We stayed at the Hotel Indigo, a brand-new boutique hotel, which was beautifully quirky from the surrealist wallpaper of a camel jumping over a cloud on the hotel room
Hotel Indigo Room image with surrealist wallpaper and shisha style lamp
wall to the art filled walls of every corridor. The hotel had only opened in October 2020, I loved the new hotel feel and smell, but what I loved the most was the hotels decision to focus on bringing in art from local artists and coffee from a local entrepreneur ‘Café Rider’. As an entrepreneur myself I always commend larger brands who support local small business, the little creative touches across the rooms and public areas of the hotel were married beautifully with the floor to ceiling windows overlooking Dubai Canal.
The aesthetic of the hotel has clearly been inspired by the history of Dubai Creek, each item from the reception to the 200 pieces of art typify the transformation of Dubai from a trading dock with the hustle and bustle of Dhows and Abra’s (trading boats) to the modern architectural exuberance we see in Dubai today. It is great to see the history magnified through art.
The Dubai Mall is walking distance, but I quickly learnt, no one walks in Dubai, even the mall has a taxi inside.
Night Aerial view of Downtown Dubai. The Dubai Mall, the Address Hotel, and Dubai Fountain can be . [+] seen illuminated at night.
In very close proximity to Downtown Dubai, around 8 minutes to Dubai Mall and the Burj Khalifa and 15 minutes from the airport but feels truly remote. The Jaddaf Waterfront is a serenely quiet neighbourhood, the area screams luxury residential, as a beautiful waterfront location. It is also home to the Jaddaf Waterfront Sculpture Park with outdoor installations, the UAEs first open-air sculpture park.
The most significant building on this quiet neighbourhood is the Palazzo Versace Hotel, a hotel that is reminiscent of the 16 th Century Italian palace, the hotel is
Palazzo Versace Hotel Room
architecturally a masterpiece of traditional luxury. In contrast to the other hotels, the Palazzo Versace felt like ‘old money’, with floral silk bedding and gilt gold touches of Versace style opulence and iconic Medusa heads.
In alignment with the very quiet neighbourhood feel of the Jaddaf Waterfront the Palazzo Versace had a more mature crowd, less hustle and bustle more leisure retreat. It was also an ideal place for meetings with a vast and ornate reception hall, 8 restaurants and landscaped gardens – there is certainly space to impress visitors.
If you have meetings in town and want somewhere quiet to retreat to within close proximity, this location works.
Dubai Festival City (DFC)
Dubai Festival City is a multipurpose destination built alongside a 3.3 kilometre creek, comprised of residential, educational, commercial and social spaces. Including a 2.5 million square foot retail destination, a Guinness World Record holding daily light and water attraction called ‘Imagine’ and of course a mall.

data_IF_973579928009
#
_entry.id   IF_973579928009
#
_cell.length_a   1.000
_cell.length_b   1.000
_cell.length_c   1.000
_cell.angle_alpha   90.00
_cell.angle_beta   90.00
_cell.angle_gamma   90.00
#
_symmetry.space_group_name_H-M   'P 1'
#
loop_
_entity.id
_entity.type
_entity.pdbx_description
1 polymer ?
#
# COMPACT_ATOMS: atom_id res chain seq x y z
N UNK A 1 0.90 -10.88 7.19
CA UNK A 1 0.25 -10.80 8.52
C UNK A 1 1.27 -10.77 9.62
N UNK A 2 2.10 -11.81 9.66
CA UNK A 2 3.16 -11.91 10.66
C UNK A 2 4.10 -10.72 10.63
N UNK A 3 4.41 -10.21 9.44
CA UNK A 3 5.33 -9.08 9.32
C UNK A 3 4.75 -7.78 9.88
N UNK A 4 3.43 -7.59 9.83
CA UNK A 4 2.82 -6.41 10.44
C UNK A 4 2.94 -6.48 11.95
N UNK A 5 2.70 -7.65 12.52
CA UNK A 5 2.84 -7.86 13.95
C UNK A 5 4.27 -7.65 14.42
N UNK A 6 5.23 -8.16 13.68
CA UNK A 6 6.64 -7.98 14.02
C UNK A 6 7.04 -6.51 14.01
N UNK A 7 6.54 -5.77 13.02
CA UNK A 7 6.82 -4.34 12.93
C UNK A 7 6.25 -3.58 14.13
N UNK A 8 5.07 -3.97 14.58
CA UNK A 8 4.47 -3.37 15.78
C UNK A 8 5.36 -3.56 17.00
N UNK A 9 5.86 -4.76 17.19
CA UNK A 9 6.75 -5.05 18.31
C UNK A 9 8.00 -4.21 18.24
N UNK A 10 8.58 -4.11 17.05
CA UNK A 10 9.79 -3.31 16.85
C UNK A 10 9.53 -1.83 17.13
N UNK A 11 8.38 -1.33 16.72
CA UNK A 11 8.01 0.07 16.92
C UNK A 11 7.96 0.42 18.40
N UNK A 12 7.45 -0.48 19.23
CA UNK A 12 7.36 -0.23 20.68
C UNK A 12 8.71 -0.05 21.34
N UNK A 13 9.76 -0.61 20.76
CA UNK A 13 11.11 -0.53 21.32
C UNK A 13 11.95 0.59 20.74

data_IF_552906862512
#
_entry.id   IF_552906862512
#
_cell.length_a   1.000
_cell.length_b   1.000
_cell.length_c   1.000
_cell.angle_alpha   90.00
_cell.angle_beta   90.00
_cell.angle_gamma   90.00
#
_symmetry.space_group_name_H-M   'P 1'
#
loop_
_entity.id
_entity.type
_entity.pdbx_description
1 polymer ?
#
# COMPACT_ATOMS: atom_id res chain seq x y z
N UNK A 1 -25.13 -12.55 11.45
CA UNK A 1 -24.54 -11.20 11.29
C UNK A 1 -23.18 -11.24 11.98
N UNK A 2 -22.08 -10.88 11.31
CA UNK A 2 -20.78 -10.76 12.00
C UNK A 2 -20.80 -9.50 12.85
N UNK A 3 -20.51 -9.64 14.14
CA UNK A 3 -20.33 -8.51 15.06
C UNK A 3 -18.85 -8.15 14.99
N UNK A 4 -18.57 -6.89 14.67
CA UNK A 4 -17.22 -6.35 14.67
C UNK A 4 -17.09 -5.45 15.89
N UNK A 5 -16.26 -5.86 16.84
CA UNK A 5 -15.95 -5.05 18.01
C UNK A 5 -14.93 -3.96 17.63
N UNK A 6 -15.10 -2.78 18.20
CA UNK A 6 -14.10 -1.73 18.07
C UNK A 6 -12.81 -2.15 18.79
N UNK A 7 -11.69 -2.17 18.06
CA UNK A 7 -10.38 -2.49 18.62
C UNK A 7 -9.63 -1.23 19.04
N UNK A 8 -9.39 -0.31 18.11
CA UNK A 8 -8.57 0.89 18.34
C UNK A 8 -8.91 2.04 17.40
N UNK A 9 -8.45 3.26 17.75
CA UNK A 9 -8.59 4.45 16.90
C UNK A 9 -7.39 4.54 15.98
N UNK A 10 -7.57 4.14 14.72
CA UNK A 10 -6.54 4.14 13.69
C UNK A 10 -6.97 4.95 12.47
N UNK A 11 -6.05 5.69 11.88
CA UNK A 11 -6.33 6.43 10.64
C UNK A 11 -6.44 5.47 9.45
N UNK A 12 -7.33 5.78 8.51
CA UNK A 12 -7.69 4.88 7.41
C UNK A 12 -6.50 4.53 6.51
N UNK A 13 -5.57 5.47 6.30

There are only 4 hotels in DFC, we checked into the Intercontinental Festival City, we booked into the Presidential Suite (early birthday celebration) and we were hit with breath taking views of the waterfront of DFC throughout. The sprawling suite had every amenity possible to make for an exceptional experience, the most exciting of
Intercontinental Dubai Festival City Glass Infinity pool
Intercontinental Dubai Festival City
which (in Covid times) was a private steam room inside the suite – modern luxury at it’s finest. Being in Festival City you are surrounding by low rise buildings, other than the 4 hotels, with a much greater chance to mix with locals. Executive lounge at the Intercontinental Festival City was ideal, it provided a perfect space to work away from the suite and network with others during the afternoon tea.
As part of the booking, we had a traditional ‘Abra’ experience, an Abra or Dhow is the traditional wooden boat previously used for the fishing industry in Dubai, it was a great way to see Dubai’s scenic river in a historic transport boat. Across the creek I could also see the new state of the art ‘Mohammed Bin Rashid’ library in Al Jaddaf, 66,000 square metres, due to house 4.5 million printed, digital and audio books – it cost around 1 billion AED ($272k) to construct but sadly doesn’t appear to be open yet.
Dubai Trade Centre District
This area is considered as the heart of the business and financial district, as the Dubai World Trade Centre hosts fairs, exhibitions, concerts and global conventions. Sheikh Zayed Road, the longest road in the UAE at 558km stretching from Abu Dhabi to Ras Al Khaimah, is great if you want to see a selection of the world’s best supercars zooming back and forth.